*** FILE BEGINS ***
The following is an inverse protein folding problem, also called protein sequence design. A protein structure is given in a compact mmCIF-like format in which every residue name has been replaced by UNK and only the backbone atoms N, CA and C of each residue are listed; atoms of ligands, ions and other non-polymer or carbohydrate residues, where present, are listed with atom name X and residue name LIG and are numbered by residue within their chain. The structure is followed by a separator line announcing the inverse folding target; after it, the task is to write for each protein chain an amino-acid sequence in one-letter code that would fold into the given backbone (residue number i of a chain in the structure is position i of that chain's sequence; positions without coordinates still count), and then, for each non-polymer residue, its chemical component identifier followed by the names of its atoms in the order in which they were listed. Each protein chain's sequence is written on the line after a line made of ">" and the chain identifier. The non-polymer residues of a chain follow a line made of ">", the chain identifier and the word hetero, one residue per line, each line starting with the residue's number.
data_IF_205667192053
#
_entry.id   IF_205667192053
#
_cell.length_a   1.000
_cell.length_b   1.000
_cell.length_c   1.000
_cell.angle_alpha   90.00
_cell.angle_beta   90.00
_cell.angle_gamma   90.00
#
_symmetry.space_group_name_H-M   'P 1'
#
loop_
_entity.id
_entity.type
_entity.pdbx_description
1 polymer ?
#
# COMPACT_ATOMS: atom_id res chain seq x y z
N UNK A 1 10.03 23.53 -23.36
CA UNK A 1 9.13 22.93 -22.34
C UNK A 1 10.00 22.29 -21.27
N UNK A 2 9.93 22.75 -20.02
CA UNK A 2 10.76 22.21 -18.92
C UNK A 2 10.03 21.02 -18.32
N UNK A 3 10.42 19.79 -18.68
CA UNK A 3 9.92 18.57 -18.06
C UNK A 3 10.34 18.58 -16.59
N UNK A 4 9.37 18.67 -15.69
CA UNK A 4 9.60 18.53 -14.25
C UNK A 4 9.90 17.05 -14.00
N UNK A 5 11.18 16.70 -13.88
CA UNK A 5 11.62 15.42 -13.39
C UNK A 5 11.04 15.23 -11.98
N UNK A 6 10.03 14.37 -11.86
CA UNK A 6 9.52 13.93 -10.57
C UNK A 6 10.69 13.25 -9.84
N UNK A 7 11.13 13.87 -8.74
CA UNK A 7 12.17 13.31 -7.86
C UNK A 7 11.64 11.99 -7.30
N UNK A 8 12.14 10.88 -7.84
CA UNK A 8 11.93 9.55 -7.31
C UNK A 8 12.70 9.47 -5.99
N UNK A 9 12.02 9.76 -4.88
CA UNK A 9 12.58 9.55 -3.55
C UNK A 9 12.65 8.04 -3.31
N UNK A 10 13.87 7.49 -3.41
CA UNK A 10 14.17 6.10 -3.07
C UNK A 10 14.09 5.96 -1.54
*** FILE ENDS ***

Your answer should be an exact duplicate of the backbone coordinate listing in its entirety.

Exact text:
The following is an inverse protein folding problem, also called protein sequence design. A protein structure is given in a compact mmCIF-like format in which every residue name has been replaced by UNK and only the backbone atoms N, CA and C of each residue are listed; atoms of ligands, ions and other non-polymer or carbohydrate residues, where present, are listed with atom name X and residue name LIG and are numbered by residue within their chain. The structure is followed by a separator line announcing the inverse folding target; after it, the task is to write for each protein chain an amino-acid sequence in one-letter code that would fold into the given backbone (residue number i of a chain in the structure is position i of that chain's sequence; positions without coordinates still count), and then, for each non-polymer residue, its chemical component identifier followed by the names of its atoms in the order in which they were listed. Each protein chain's sequence is written on the line after a line made of ">" and the chain identifier. The non-polymer residues of a chain follow a line made of ">", the chain identifier and the word hetero, one residue per line, each line starting with the residue's number.
data_IF_205667192053
#
_entry.id   IF_205667192053
#
_cell.length_a   1.000
_cell.length_b   1.000
_cell.length_c   1.000
_cell.angle_alpha   90.00
_cell.angle_beta   90.00
_cell.angle_gamma   90.00
#
_symmetry.space_group_name_H-M   'P 1'
#
loop_
_entity.id
_entity.type
_entity.pdbx_description
1 polymer ?
#
# COMPACT_ATOMS: atom_id res chain seq x y z
N UNK A 1 10.03 23.53 -23.36
CA UNK A 1 9.13 22.93 -22.34
C UNK A 1 10.00 22.29 -21.27
N UNK A 2 9.93 22.75 -20.02
CA UNK A 2 10.76 22.21 -18.92
C UNK A 2 10.03 21.02 -18.32
N UNK A 3 10.42 19.79 -18.68
CA UNK A 3 9.92 18.57 -18.06
C UNK A 3 10.34 18.58 -16.59
N UNK A 4 9.37 18.67 -15.69
CA UNK A 4 9.60 18.53 -14.25
C UNK A 4 9.90 17.05 -14.00
N UNK A 5 11.18 16.70 -13.88
CA UNK A 5 11.62 15.42 -13.39
C UNK A 5 11.04 15.23 -11.98
N UNK A 6 10.03 14.37 -11.86
CA UNK A 6 9.52 13.93 -10.57
C UNK A 6 10.69 13.25 -9.84
N UNK A 7 11.13 13.87 -8.74
CA UNK A 7 12.17 13.31 -7.86
C UNK A 7 11.64 11.99 -7.30
N UNK A 8 12.14 10.88 -7.84
CA UNK A 8 11.93 9.55 -7.31
C UNK A 8 12.70 9.47 -5.99
N UNK A 9 12.02 9.76 -4.88
CA UNK A 9 12.58 9.55 -3.55
C UNK A 9 12.65 8.04 -3.31
N UNK A 10 13.87 7.49 -3.41
CA UNK A 10 14.17 6.10 -3.07
C UNK A 10 14.09 5.96 -1.54